Is Cultural Relevance a Fallacy?

Consider the following statement:

"Jesus calls Christians to deny themselves, take up their cross and follow him. Our culture, however, believes this to be an outdated statement that will hinder our personal development. To be relevant to our culture we have to realise that Jesus was speaking for his time and our culture teaches that it is not relevant in our time. To be relevant in our time we must allow the values of our culture to decide whether Jesus statement applies today."

Any Christian will see the flaws in the argument. It is a short step away from saying that the Bible is written to a completely different culture and therefore none of it should be taken at face value in application today. We all realise that the argument is false.

Here is a more provocative statement:

"Surely what the Bible teaches about men and women having different respective roles is conditioned by the society and culture of its time. To be culturally relevant today we have to downplay those texts that merely affirm a 1st century cultural view of the respective roles of the genders and decide for ourselves, with our more egalitarian worldview, whether there should be any distinctions."

I don't intend to say what I think on this matter, but I use this as an example because a thoughtful Christian said it to me recently. Is cultural relevance a helpful interpretive principle? It sounds like a sophisticated argument on a first hearing, an attempt to see how the Church can adapt to new challenges and different cultures. But the argument is exactly the same as the first one.

The obvious question to ask is "how do you know?" Deciding what is relevant for today using contemporary culture alone as our guide is clearly non-sensical. It just doesn't give us that kind of information. It only tells us what people today do, or do not, like. Using contemporary culture alone many churches of the 19th century decided that God cannot do miracles, because it seemed culturally incredible. Using cultural relevance as a hermenutical principle for deciding meaning or application of biblical texts can be profoundly flawed. Here are some reasons why:

1. It makes our culture absolute and supreme, and the Bible's culture relative and secondary. If we adopt the principle then we will decide to change what the Bible says whenever culture changes

2. It makes our culture absolute and supreme and every other culture relative and secondary. It means that if another  culture disagrees with us on the roles of the genders, we may well be forced to conclude that the Bible text means one thing in one culture and another thing in another culture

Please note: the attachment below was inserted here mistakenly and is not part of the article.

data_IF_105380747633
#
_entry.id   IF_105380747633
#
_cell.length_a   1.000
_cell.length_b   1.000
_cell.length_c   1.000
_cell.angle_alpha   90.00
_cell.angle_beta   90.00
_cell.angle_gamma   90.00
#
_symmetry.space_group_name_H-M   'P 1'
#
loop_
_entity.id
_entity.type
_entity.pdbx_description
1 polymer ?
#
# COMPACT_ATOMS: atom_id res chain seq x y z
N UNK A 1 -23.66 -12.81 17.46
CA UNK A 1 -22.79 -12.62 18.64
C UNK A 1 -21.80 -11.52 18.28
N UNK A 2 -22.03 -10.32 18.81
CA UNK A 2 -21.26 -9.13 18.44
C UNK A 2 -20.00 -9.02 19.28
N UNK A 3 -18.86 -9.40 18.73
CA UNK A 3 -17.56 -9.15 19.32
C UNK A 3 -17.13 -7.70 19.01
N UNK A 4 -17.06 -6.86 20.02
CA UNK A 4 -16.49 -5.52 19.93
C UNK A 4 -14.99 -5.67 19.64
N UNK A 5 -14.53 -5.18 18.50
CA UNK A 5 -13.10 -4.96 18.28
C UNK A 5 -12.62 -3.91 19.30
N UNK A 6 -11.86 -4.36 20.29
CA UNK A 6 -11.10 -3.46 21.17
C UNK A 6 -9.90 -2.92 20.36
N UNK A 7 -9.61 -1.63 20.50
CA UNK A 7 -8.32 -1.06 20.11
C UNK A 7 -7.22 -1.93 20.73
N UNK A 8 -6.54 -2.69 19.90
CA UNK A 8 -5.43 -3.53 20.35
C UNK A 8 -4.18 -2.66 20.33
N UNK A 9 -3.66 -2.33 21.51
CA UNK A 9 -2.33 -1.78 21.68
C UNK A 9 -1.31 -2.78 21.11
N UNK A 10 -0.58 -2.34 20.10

3. What we will try to adjust will be all the texts that our culture finds offensive at a particular moment in time. There is a great danger, therefore, in only letting the Bible say what our culture will allow it to say. If we write off anything we disagree with as merely cultural in its time, then the Bible will never challenge our own cultural assumptions. We will capture the Bible within the gravitational field of what we already think or are prepared to hear. If Jesus had decided he could only say what was culturally acceptable then he wouldn't have been crucified. He wouldn't have been offensive enough.

In short, if we start with a principle of cultural relevance, it is all too easy to justify not obeying the parts of the Bible I find uncomfortable. I merely have to say "that was for then, but its not the same now" to remove its challenge and only read selectively.

Culture Helps with Application, not with Meaning

None of which is to say that we don't have to work very hard at applying the Bible to our day. Nor is it to say that applications may differ according to circumstance. But while culture may - and must - determine differences in application - to bring the text relevantly to the hearers for their obedience, the culture doesn't - and must never - determine either the meaning of the text or whether it is relevant to us. Everything God has put in the Bible is relevant to us, it is idolatry to claim otherwise.

Why should we think our culture is absolute and the Bible's relative? Unless there is very strong reason, our normal instinct should be that the Bible's worldview is normal and ours is relative to it. Otherwise our culture will adjudicate on whether scripture is good or bad, valuable or useless, when in fact scripture has to be authoritative over the values of our culture. If our culture disagrees with what God says, its our culture that needs to change, not God's word.